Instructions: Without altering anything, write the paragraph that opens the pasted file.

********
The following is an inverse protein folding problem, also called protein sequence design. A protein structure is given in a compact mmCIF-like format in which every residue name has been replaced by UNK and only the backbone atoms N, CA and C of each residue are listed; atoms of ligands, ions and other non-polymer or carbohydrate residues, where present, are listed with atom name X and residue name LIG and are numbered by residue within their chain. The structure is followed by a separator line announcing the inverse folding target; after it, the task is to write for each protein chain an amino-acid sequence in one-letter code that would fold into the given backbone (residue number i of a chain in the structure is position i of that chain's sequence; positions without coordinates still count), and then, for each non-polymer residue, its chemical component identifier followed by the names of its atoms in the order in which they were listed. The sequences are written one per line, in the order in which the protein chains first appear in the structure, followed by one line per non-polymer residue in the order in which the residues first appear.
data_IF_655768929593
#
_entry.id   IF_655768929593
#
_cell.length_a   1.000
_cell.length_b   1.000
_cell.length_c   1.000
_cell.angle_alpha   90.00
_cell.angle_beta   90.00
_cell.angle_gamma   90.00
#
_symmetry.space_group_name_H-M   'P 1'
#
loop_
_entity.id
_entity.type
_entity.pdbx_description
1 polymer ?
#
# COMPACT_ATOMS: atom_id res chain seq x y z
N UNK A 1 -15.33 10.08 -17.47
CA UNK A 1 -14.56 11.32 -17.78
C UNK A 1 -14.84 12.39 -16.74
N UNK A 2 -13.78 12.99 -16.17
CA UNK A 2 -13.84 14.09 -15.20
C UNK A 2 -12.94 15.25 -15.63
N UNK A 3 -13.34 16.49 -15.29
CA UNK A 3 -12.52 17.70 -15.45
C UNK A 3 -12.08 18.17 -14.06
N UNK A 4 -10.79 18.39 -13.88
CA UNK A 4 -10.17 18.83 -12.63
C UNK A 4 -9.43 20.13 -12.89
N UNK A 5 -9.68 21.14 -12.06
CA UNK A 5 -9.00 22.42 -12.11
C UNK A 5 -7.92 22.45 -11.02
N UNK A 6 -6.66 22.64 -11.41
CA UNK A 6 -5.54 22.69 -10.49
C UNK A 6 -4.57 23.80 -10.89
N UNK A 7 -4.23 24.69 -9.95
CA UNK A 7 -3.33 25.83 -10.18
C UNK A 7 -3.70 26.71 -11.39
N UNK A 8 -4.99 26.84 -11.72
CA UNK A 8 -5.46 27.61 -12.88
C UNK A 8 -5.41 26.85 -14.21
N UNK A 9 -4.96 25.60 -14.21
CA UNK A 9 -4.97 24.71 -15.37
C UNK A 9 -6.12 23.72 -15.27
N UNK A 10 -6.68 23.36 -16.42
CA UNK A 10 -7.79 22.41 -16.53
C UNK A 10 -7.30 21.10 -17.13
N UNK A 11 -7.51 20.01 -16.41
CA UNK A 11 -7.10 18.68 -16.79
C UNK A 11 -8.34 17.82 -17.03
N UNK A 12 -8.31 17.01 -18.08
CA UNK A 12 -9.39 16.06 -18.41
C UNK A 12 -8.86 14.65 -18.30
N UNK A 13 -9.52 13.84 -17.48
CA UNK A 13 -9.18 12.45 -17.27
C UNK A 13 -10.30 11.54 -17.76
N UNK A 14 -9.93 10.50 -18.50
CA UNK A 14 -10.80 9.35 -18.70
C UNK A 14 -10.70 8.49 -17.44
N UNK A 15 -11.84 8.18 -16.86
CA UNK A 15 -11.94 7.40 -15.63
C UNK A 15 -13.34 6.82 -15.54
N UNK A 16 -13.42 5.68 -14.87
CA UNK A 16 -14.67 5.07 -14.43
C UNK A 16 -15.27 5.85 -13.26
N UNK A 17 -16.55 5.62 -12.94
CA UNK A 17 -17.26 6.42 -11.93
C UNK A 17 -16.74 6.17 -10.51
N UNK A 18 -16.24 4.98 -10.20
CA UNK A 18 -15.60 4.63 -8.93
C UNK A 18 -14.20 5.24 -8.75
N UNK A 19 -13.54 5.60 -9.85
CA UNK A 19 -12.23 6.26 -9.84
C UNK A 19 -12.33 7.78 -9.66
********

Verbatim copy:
The following is an inverse protein folding problem, also called protein sequence design. A protein structure is given in a compact mmCIF-like format in which every residue name has been replaced by UNK and only the backbone atoms N, CA and C of each residue are listed; atoms of ligands, ions and other non-polymer or carbohydrate residues, where present, are listed with atom name X and residue name LIG and are numbered by residue within their chain. The structure is followed by a separator line announcing the inverse folding target; after it, the task is to write for each protein chain an amino-acid sequence in one-letter code that would fold into the given backbone (residue number i of a chain in the structure is position i of that chain's sequence; positions without coordinates still count), and then, for each non-polymer residue, its chemical component identifier followed by the names of its atoms in the order in which they were listed. The sequences are written one per line, in the order in which the protein chains first appear in the structure, followed by one line per non-polymer residue in the order in which the residues first appear.